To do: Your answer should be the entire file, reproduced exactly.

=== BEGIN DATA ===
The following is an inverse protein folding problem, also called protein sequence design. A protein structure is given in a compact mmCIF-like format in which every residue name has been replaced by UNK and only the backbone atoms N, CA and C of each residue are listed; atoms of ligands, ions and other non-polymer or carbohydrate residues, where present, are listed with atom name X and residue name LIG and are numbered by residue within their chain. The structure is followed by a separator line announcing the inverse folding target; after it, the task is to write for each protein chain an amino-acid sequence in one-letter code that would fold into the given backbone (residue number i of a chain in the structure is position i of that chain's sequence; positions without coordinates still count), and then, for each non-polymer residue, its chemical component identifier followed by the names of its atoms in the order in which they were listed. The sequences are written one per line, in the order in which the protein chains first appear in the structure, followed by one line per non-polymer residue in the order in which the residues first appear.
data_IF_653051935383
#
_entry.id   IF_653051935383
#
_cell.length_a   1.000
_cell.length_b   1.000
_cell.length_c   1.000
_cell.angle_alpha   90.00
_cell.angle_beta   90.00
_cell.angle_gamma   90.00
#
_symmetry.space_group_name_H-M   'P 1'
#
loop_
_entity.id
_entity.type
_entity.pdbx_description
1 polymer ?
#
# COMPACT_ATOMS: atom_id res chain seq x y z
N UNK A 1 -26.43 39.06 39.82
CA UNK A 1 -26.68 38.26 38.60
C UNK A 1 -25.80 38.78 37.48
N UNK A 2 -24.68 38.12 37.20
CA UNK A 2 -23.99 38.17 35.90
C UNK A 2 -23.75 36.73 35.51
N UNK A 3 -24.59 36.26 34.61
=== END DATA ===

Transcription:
The following is an inverse protein folding problem, also called protein sequence design. A protein structure is given in a compact mmCIF-like format in which every residue name has been replaced by UNK and only the backbone atoms N, CA and C of each residue are listed; atoms of ligands, ions and other non-polymer or carbohydrate residues, where present, are listed with atom name X and residue name LIG and are numbered by residue within their chain. The structure is followed by a separator line announcing the inverse folding target; after it, the task is to write for each protein chain an amino-acid sequence in one-letter code that would fold into the given backbone (residue number i of a chain in the structure is position i of that chain's sequence; positions without coordinates still count), and then, for each non-polymer residue, its chemical component identifier followed by the names of its atoms in the order in which they were listed. The sequences are written one per line, in the order in which the protein chains first appear in the structure, followed by one line per non-polymer residue in the order in which the residues first appear.
data_IF_653051935383
#
_entry.id   IF_653051935383
#
_cell.length_a   1.000
_cell.length_b   1.000
_cell.length_c   1.000
_cell.angle_alpha   90.00
_cell.angle_beta   90.00
_cell.angle_gamma   90.00
#
_symmetry.space_group_name_H-M   'P 1'
#
loop_
_entity.id
_entity.type
_entity.pdbx_description
1 polymer ?
#
# COMPACT_ATOMS: atom_id res chain seq x y z
N UNK A 1 -26.43 39.06 39.82
CA UNK A 1 -26.68 38.26 38.60
C UNK A 1 -25.80 38.78 37.48
N UNK A 2 -24.68 38.12 37.20
CA UNK A 2 -23.99 38.17 35.90
C UNK A 2 -23.75 36.73 35.51
N UNK A 3 -24.59 36.26 34.61